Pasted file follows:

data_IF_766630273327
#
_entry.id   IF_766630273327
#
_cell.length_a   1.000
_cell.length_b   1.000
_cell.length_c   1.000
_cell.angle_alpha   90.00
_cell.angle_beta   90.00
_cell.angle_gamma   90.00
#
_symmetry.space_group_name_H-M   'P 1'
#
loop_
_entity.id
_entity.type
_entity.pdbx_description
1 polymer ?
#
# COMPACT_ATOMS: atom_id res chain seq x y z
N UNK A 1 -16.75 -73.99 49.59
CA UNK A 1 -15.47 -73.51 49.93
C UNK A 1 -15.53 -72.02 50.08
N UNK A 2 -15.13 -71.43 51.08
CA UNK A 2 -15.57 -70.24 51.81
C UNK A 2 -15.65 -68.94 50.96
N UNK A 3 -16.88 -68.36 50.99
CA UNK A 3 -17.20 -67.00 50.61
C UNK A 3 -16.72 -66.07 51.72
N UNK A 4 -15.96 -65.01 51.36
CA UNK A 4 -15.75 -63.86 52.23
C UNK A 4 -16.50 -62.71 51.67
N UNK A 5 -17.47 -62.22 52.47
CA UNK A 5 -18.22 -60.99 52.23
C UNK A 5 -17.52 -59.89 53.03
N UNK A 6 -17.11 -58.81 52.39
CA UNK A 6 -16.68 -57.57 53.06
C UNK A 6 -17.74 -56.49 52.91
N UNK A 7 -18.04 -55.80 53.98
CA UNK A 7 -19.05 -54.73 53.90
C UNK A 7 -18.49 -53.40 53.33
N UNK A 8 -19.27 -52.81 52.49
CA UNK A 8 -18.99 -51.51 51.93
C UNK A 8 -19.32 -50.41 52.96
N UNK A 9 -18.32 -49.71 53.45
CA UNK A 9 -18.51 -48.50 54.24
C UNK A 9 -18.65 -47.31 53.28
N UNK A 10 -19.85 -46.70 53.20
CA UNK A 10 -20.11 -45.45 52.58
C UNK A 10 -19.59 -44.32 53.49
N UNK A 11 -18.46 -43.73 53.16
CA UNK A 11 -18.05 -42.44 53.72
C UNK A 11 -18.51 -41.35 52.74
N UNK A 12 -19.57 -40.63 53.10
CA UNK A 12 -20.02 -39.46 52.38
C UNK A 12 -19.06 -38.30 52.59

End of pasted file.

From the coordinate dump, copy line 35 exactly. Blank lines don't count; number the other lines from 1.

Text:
C UNK A 5 -17.52 -59.89 53.03